The state of nature
The state of nature refers to the life of humans before societies emerged. Humans are social animals who live in groups and can cooperate on the basis of kin selection and reciprocal altruism. Kin selection means that individuals are more likely to help one another if they share more genes. Reciprocal altruism is an exchange of favours or resources between unrelated individuals. These behaviours are not learned but are natural to the species. Chimpanzees are our closest relatives and act in a similar fashion.
Chimpanzees live in family groups of a few dozen individuals. They cooperate with reliable congeners and avoid those who are not reliable. In a chimpanzee band, a leader may emerge if he or she proves to be impartial in resolving differences. Chimpanzees have enough memory and communication skills to guess how others will behave. They have some social rules. They can cheat and betray and probably experience feelings comparable to guilt when they break the rules.
Like humans, chimpanzees can be violent. Chimpanzee males cooperate to go outside their own territory to attack and kill males from neighbouring groups. Humans in primitive tribes and gangs sometimes do the same. Chimpanzee politics looks a lot like human politics. The alpha female or male earns her or his status from building coalitions and gaining support. Once a female or male has become dominant, she or he has some authority to set rules and settle conflicts.
Chimpanzees do not have a high level of social organisation because they do not use language. Humans gossip to exchange information about who is reliable and who is not. A chimpanzee must experience firsthand whether or not a congener is reliable because it cannot share this experience with others. It limits the number of others a chimpanzee can cooperate with. Language allows humans to cooperate on a much larger scale.
Language also allows humans to make abstractions and invent theories. Words can refer to concrete objects but also to classes of objects like dogs and trees and invisible forces like gravity. That allows us to produce mental models like it is warm because the sun shines. We see correlating events and imagine causal relationships. Our ability to theorise helps us in the struggle to survive. For instance, if someone dies after eating from a certain plant, seeing a causal relationship between those events can be useful.
The ability to create mental models and to connect causality to invisible abstractions is the basis for religion. Religion allows people to cooperate on a larger scale than would otherwise have been possible. If the size of a group increases then its ability to act collectively diminishes. In large groups, it is difficult to distinguish between the contributions of individual members so cheating and opportunistic behaviour are common. Religion can help to solve this issue by promising rewards in the afterlife for those who cooperate and punishments for those who do not.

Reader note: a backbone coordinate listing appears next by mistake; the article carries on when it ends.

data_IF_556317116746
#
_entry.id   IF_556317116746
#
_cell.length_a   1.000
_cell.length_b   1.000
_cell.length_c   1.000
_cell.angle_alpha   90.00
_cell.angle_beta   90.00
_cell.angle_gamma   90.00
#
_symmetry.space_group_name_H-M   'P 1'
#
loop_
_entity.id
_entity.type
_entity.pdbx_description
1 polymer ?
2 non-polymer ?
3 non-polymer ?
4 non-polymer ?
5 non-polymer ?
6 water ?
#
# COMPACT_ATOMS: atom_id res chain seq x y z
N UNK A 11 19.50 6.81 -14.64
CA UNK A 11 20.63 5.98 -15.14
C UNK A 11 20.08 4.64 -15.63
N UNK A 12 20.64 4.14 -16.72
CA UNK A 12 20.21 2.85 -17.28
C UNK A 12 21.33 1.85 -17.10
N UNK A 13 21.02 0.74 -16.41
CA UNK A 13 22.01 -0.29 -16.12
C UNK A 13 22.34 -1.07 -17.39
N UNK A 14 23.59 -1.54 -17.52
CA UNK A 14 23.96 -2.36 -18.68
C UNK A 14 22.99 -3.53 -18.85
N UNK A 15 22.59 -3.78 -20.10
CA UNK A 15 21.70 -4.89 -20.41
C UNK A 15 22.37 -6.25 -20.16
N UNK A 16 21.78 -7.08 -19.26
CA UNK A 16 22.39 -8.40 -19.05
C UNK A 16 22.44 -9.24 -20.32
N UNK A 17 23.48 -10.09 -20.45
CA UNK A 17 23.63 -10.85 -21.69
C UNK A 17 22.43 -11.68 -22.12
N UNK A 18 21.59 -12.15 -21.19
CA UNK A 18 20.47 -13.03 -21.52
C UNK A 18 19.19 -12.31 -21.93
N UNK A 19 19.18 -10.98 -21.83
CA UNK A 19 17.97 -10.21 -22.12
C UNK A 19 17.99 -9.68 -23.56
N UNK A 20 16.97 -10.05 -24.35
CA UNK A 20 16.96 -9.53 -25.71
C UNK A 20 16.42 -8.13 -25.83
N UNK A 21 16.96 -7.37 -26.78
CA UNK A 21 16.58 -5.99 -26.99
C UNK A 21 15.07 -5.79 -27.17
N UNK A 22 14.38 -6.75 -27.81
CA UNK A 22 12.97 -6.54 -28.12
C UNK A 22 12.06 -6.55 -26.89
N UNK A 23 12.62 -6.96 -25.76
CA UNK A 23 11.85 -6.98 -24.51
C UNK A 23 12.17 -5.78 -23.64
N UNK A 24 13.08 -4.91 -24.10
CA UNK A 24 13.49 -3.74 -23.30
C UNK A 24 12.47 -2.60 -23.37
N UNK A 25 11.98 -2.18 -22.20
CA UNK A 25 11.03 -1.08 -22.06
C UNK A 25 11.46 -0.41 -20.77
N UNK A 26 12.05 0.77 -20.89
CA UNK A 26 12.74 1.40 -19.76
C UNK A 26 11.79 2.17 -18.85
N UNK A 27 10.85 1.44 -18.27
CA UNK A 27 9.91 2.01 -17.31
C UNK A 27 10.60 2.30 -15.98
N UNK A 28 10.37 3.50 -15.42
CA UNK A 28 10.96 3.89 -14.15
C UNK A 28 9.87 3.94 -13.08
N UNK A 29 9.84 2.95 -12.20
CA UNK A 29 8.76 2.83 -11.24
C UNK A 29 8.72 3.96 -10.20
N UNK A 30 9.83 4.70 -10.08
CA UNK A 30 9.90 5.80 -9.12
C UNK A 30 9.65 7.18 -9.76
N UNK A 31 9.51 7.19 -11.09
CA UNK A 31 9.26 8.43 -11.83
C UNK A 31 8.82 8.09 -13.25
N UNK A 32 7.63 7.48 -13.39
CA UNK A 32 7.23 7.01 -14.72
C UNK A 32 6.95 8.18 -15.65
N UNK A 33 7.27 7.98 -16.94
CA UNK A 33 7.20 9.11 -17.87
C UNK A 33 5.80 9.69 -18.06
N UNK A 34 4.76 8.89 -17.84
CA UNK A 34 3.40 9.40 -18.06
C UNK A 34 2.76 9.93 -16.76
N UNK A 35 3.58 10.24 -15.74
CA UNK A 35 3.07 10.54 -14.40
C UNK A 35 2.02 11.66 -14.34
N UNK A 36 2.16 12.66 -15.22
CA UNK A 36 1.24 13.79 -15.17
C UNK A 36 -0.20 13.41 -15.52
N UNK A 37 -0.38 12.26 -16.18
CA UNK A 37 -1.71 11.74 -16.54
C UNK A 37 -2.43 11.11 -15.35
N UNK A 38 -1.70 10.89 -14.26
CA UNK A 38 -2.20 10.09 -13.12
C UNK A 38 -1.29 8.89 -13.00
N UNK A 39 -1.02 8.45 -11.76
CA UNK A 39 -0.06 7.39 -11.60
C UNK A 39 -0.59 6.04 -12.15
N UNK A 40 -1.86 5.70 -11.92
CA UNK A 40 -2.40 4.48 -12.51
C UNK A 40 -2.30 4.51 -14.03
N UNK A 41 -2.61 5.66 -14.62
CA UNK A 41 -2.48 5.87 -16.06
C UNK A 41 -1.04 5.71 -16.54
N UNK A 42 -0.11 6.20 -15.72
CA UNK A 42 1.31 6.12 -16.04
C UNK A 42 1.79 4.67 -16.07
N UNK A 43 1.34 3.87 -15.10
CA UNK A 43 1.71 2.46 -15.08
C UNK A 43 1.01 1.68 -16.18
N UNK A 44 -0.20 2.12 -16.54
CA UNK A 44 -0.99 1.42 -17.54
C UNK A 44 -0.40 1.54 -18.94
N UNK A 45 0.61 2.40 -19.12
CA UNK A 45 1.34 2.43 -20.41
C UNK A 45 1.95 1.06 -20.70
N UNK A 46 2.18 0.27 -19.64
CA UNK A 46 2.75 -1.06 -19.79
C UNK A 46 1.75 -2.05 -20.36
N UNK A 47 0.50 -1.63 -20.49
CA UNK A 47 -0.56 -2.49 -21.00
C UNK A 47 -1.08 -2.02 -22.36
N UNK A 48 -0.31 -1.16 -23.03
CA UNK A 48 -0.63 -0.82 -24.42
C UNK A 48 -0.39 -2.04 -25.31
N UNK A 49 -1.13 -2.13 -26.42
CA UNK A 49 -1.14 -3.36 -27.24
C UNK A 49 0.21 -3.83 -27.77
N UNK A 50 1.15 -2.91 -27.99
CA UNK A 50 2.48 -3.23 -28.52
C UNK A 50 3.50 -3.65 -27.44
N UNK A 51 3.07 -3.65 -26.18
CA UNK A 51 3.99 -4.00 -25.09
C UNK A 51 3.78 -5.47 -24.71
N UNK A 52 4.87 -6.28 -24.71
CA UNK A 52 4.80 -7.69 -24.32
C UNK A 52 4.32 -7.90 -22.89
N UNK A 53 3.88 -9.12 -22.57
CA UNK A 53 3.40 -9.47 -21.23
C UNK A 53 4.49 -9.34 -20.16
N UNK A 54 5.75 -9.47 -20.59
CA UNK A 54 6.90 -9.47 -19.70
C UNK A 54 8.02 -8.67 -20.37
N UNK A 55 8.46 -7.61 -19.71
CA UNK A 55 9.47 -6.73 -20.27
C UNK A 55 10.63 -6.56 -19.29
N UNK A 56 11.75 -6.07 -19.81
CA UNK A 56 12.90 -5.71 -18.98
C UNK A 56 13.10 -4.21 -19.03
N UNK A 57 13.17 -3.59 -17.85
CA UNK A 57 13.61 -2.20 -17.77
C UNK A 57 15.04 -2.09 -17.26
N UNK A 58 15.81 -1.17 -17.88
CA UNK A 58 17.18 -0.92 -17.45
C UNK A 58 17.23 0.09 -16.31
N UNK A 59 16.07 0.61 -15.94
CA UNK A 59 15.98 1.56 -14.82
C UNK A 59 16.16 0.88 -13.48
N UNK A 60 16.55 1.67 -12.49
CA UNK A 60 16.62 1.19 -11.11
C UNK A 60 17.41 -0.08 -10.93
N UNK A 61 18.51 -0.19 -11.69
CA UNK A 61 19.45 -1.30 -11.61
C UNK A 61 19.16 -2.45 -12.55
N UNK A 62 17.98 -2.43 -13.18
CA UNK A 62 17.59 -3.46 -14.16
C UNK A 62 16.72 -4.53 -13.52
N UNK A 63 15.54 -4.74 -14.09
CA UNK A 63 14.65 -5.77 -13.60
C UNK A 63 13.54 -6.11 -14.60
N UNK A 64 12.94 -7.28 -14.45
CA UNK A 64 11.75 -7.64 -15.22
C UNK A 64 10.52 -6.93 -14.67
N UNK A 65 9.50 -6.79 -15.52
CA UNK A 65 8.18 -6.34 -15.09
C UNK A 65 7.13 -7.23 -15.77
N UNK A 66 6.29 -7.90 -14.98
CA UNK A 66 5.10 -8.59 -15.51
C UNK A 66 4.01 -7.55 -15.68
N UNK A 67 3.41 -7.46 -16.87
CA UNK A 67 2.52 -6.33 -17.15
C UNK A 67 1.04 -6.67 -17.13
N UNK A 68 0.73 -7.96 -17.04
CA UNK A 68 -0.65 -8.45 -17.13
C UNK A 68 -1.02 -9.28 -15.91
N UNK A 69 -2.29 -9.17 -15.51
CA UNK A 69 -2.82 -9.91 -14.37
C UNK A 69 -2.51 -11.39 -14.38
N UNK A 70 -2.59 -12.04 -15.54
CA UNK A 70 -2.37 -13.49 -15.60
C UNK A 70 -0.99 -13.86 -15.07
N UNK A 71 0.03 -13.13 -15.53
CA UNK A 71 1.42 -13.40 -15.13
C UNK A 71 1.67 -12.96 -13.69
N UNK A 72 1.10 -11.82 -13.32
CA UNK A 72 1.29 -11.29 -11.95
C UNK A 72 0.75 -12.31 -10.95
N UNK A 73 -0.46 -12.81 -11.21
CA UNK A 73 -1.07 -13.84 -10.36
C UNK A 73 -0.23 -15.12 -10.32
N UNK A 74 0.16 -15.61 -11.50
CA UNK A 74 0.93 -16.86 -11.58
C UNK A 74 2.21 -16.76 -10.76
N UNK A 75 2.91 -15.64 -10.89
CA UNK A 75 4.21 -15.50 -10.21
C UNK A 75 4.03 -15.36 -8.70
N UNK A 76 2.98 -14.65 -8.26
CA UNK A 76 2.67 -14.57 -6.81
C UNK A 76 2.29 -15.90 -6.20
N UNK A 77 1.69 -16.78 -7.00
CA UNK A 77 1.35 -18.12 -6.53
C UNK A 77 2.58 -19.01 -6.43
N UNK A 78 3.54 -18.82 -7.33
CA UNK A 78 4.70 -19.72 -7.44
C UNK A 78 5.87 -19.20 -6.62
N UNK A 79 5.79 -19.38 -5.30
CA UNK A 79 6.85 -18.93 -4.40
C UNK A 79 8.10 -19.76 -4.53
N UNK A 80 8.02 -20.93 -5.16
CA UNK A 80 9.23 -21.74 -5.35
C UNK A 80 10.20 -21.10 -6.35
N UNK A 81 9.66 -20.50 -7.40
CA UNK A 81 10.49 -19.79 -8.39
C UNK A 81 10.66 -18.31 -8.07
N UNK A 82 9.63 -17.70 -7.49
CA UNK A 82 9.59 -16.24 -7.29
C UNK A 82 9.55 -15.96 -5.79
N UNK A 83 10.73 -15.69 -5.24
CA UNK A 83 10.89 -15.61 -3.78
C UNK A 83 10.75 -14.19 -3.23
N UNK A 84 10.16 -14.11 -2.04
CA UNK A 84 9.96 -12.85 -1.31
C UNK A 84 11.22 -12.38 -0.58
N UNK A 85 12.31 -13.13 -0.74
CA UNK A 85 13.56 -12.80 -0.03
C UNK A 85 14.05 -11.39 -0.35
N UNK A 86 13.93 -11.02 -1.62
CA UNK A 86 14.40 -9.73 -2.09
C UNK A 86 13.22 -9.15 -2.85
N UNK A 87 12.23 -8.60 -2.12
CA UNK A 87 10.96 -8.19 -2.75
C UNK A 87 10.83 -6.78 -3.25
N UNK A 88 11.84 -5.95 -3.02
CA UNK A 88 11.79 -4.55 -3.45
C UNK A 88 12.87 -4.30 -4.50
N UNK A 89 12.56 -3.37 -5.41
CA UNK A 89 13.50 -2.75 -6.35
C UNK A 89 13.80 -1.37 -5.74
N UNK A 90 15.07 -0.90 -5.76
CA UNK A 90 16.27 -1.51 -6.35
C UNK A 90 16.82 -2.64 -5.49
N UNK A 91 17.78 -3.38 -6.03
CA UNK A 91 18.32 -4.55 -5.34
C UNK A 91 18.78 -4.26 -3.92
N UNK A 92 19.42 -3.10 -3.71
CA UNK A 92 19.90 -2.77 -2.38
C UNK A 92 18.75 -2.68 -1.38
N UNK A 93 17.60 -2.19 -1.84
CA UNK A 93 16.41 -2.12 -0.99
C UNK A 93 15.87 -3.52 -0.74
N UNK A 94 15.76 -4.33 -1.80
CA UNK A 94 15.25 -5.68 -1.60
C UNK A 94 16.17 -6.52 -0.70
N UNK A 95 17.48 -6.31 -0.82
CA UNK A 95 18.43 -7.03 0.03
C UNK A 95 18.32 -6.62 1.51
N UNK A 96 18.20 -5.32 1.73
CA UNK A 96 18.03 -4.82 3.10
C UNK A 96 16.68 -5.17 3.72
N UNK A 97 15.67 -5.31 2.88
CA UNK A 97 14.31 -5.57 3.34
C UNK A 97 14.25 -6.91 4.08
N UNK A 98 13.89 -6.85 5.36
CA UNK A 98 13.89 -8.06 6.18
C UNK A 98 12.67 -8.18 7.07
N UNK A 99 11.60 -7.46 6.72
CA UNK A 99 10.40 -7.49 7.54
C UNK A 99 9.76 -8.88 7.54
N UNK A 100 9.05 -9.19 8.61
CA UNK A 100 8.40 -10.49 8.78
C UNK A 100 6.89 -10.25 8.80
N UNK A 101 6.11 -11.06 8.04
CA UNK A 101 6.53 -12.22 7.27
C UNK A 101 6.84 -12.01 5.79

Religion is a mental model of reality where causality is attributed to forces that cannot be observed by the senses. It can lead to theories like the harvest is failing because the gods are angry so it is a good idea to sacrifice a goat to please them. In this way, rituals emerge, for instance sacrificing a goat in the planting season. Rituals have another role too. They bond a community so rituals can outlive the beliefs that created them and lose their meaning. Humans endow rituals with intrinsic value and they can become a goal in itself. For instance, many atheists still celebrate Christmas.
Norms and values
Humans invent rules and follow them. Rules differ per culture but the ability to follow rules is part of human nature. Following rules is not an entirely rational process. It comes with emotions like anger, shame and pride. The ability to use rules greatly reduces the negotiations needed for social interaction and permits more efficient collective action. That is why evolution has programmed us in this way.
Rules limit our individual freedom of choice. Institutions are rules too. Institutions are stable, valued, recurring patterns of behaviour. Humans can become attached to rules and institutions, for instance, a constitution or a religion. Societies are inherently conservative with regard to norms and values. This can make societies stable but it can turn into a problem once rules have outlived their usefulness and become an obstacle to change.